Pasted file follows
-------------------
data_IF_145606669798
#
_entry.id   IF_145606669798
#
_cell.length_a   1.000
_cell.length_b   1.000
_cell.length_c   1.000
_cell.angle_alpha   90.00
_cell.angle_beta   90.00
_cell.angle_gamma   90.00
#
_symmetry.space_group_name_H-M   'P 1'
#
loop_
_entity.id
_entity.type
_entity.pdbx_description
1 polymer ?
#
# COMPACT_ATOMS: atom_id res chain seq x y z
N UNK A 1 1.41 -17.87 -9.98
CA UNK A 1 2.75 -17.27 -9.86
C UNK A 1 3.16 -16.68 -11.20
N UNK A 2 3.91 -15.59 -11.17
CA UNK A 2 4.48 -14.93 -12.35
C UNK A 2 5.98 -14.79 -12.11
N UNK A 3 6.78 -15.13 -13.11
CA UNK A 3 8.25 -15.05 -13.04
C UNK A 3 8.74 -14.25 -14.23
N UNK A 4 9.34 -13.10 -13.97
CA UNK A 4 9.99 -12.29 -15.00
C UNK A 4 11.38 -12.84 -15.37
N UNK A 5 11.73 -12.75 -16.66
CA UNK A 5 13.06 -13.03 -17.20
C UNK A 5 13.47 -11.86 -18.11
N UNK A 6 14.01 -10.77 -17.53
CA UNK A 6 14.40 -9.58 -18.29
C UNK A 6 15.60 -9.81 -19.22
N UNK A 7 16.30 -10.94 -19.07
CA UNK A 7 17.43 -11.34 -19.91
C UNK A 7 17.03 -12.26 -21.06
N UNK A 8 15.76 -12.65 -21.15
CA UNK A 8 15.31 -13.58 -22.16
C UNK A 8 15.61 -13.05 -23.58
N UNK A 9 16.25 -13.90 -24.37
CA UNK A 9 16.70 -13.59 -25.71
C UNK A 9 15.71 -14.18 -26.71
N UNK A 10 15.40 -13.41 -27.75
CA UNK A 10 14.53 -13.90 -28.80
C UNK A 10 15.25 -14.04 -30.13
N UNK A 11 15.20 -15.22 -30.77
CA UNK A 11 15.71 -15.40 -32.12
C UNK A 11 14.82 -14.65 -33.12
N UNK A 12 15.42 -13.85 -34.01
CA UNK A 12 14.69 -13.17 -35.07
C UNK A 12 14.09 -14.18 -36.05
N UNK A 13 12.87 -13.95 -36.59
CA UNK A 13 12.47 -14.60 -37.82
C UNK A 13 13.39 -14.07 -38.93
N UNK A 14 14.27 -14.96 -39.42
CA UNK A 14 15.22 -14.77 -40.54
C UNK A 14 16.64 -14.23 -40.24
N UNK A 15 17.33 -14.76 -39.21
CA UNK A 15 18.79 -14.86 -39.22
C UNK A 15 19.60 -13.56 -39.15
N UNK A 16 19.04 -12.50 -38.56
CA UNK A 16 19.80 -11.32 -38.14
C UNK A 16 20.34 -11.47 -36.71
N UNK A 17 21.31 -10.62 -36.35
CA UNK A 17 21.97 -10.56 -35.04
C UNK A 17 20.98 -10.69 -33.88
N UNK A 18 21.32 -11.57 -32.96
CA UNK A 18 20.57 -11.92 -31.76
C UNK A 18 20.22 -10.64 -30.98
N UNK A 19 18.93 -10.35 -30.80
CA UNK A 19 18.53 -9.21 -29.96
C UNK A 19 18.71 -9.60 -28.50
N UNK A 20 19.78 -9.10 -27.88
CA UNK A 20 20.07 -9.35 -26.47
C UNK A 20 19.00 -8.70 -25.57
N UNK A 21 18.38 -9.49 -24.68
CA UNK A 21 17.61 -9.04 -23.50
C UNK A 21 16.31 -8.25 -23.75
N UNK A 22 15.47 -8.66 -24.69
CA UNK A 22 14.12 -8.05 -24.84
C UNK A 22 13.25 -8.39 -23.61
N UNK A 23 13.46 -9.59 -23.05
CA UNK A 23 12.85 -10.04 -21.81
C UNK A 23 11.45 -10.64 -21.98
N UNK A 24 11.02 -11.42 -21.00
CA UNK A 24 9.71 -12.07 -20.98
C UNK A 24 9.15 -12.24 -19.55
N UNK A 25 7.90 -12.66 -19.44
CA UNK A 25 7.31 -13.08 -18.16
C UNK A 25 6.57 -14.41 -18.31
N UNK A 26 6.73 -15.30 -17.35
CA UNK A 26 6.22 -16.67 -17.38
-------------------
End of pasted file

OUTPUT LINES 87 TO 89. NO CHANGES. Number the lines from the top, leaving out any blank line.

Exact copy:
N UNK A 23 13.46 -9.59 -23.05
CA UNK A 23 12.85 -10.04 -21.81
C UNK A 23 11.45 -10.64 -21.98